Author Elizabeth Gilbert discussed this subject in a talk she gave for the 10th anniversary of O Magazine. She said the following: "We are at the beginning of a vast and completely unprecedented social science experiment. We are in the first generation of women in the history of mankind who have had freedom, autonomy, literacy, education, access to their own economic well-being, access to their own power... And we do not have thousands of years of strong, autonomous female role models to look to for how to solve our lives. We are all doing it for the first time, ourselves." 'Eat, Pray, Love' Author Takes On Marriage
Granted, Gilbert was speaking to a predominately female audience, yet her words are equally relevant for the men who date these newly independent women. They don't have role models, either. Men don't have past generations of males who can guide them in how to act and respond to shifting cultural milieu. There aren't dozens of male figures throughout history who were married to women that made more money than they did—women who were the primary breadwinners of the household. As Gilbert mentioned, this is new territory we're embarking on, and men and women are all in it together.
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So, what can we do to help each other out?
Perhaps a good starting point for this journey is resisting the urge to lump anyone of the opposite sex into one, single category. Not all women are radical, male-bashing feminists, just as not all women are born romantics with an appreciation for old-fashioned gender roles. The spectrum is wide and long, and each woman falls at some varying degree. How Feminism Harms Women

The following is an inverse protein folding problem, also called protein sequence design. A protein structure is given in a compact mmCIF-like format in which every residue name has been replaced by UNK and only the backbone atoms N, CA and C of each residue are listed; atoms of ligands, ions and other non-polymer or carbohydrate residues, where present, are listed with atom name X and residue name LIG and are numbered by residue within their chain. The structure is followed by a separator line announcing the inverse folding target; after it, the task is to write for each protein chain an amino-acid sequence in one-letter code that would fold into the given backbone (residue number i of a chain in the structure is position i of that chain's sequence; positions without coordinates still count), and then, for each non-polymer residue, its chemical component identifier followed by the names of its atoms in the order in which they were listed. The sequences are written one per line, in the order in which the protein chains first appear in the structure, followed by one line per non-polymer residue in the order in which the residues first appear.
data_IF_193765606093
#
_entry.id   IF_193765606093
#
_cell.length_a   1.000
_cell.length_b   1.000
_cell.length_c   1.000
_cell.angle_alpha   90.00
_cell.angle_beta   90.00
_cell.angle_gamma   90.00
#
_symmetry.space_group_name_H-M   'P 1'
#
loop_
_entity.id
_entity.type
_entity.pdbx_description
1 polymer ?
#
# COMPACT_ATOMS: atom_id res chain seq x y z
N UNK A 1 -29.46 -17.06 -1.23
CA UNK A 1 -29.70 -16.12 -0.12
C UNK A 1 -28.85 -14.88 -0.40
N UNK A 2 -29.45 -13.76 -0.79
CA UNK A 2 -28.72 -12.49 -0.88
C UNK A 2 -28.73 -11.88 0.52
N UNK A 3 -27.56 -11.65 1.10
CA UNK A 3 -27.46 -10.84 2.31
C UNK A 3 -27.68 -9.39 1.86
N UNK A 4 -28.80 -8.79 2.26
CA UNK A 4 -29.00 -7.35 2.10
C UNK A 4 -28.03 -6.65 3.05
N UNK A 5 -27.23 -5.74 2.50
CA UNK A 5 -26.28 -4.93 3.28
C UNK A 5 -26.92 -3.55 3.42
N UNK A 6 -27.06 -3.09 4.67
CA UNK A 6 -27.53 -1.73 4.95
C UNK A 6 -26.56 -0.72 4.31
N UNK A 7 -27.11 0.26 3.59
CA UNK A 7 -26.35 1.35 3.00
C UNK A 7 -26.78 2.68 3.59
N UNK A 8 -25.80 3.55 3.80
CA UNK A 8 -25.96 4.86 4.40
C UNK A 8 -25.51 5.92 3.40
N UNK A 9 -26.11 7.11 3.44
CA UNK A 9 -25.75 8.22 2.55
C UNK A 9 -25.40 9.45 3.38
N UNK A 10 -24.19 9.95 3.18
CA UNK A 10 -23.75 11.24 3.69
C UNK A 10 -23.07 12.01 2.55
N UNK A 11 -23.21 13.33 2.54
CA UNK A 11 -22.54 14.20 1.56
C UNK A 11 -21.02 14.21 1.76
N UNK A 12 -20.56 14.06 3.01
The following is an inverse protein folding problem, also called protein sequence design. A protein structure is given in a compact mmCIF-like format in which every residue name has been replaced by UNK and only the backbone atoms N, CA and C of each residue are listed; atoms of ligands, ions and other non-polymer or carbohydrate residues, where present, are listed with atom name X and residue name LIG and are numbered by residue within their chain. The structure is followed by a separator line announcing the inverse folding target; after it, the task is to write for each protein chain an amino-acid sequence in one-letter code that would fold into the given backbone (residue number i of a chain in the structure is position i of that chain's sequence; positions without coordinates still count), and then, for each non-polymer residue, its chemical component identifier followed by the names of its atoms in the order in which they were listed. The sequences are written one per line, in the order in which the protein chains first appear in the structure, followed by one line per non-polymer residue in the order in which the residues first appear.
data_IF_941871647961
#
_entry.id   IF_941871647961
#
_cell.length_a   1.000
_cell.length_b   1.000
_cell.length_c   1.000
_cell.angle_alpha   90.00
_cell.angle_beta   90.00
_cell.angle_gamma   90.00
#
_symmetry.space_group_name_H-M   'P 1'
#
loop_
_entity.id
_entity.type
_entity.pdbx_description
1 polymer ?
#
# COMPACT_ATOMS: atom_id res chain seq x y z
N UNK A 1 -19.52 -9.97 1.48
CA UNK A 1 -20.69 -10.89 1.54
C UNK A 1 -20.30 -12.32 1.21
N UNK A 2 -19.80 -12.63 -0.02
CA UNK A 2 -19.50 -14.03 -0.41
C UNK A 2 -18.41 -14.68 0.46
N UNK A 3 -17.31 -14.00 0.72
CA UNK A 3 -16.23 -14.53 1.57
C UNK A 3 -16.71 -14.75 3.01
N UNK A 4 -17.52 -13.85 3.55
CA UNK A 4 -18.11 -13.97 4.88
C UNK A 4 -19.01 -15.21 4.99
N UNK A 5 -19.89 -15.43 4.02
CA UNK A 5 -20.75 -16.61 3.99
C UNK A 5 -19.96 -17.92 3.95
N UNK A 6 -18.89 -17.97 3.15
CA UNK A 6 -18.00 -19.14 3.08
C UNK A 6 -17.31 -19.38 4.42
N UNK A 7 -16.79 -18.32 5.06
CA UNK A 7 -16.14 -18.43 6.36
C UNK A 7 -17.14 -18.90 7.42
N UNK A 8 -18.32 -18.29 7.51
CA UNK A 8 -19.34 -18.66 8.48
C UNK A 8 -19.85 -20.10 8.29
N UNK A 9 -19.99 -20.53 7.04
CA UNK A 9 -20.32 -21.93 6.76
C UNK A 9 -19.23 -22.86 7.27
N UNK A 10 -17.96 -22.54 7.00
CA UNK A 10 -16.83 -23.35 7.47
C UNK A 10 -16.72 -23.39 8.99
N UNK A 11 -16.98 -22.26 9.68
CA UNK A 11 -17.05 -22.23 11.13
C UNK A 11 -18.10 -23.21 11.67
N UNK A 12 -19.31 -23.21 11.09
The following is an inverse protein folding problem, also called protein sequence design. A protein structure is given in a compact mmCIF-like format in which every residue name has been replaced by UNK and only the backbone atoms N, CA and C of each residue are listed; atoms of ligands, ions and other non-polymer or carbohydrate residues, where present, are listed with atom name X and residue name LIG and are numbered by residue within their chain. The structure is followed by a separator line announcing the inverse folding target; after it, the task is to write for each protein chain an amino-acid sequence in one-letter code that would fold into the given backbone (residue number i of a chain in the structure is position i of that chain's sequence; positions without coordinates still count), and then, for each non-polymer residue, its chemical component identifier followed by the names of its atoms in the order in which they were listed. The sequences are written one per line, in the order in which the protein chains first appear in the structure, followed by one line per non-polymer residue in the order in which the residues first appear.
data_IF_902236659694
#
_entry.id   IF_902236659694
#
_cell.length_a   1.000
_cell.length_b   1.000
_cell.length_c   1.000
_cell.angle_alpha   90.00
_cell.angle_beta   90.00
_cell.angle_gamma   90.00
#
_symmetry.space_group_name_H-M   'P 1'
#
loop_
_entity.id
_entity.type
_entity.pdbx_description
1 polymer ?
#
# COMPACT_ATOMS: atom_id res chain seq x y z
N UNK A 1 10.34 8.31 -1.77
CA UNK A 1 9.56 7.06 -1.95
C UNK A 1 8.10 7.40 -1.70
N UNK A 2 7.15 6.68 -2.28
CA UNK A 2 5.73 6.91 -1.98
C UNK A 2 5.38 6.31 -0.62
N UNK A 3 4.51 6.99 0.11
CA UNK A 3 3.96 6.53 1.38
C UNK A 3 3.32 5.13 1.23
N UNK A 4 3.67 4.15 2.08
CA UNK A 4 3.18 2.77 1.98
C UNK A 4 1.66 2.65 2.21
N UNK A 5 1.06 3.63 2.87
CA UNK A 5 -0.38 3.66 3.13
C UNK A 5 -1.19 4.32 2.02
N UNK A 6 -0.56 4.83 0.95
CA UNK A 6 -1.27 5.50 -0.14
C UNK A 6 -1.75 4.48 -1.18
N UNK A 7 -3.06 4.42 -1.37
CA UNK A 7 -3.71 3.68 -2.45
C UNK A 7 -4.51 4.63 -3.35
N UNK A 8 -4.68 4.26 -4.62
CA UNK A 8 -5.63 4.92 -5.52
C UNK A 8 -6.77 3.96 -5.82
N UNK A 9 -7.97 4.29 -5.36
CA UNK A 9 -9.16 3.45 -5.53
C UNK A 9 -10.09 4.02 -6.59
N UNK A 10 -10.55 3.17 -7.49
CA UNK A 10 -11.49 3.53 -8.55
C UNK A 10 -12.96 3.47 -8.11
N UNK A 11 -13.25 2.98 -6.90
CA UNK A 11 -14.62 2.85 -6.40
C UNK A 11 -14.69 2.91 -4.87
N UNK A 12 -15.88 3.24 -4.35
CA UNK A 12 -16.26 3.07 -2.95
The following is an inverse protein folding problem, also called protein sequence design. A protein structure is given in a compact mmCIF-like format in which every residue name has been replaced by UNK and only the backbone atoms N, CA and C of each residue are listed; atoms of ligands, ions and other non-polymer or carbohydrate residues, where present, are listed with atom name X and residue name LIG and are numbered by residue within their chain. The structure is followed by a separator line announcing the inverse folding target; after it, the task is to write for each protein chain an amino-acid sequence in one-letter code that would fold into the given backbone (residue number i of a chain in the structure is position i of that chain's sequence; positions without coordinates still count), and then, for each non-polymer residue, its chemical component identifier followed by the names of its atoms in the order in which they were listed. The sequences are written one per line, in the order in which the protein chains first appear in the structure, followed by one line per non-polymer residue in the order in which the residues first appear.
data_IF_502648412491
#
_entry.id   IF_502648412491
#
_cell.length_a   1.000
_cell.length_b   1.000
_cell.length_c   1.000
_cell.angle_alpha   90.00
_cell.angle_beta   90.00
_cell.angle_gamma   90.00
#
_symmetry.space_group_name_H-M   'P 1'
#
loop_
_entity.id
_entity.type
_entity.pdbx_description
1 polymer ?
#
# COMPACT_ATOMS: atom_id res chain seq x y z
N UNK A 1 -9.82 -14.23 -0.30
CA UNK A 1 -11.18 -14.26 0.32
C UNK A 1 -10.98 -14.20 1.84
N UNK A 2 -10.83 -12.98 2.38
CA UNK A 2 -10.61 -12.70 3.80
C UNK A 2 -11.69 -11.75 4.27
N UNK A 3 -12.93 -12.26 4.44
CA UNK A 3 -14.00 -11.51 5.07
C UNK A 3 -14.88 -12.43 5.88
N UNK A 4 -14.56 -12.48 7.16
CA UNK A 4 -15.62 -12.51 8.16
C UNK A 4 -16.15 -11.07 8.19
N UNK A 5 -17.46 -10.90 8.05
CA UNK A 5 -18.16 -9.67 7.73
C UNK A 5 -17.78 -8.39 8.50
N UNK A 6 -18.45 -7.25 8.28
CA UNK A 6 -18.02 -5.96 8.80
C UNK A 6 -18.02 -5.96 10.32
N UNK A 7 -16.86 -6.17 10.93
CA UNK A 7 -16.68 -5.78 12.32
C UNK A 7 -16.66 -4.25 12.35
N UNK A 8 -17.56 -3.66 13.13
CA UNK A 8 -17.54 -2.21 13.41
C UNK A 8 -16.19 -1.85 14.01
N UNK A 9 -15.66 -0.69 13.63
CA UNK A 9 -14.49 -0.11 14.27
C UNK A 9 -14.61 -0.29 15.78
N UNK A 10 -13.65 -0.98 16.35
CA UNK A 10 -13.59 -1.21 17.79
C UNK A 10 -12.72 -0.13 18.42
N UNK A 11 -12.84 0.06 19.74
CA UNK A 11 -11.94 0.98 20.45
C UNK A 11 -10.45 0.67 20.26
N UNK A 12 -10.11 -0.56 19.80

When the male reader commented on Birch's article, he addressed her as though she was a male-bashing feminist—yet she is far from it. On the contrary, Birch takes pleasure in relying on men for certain things. She says as much: "I want a guy to court me a bit... Grand gestures are wholly unnecessary. I just want someone I can count on. I want him to do the little things to make me sure he is the real deal." She wants the men she dates to be leaders, and doesn't mind foregoing some independence if it means that she gets to feel special and taken care of as a reward.
Does this also mean Birch wants to turn back the clock and live in a time when women couldn't make their own choices in life, or have a voice in determining the political state of the world? No. Probably not. And that's the key. We don't live in that world anymore.
I think there is a primary distinction between wanting independence from men, and wanting equal rights. In the 1960s and 70s, the feminist movement couldn't see this distinction, because it was men who ran the world. Men were the ones in positions of power. They held government offices, owned major companies, and ultimately decided everything; therefore, they were the ones holding women down. They were the enemy. The Backlash of Feminism
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Today, this is not the case. We're on a much more level playing field, which makes it easier to revert back to gender roles in some instances, especially in romantic relationships.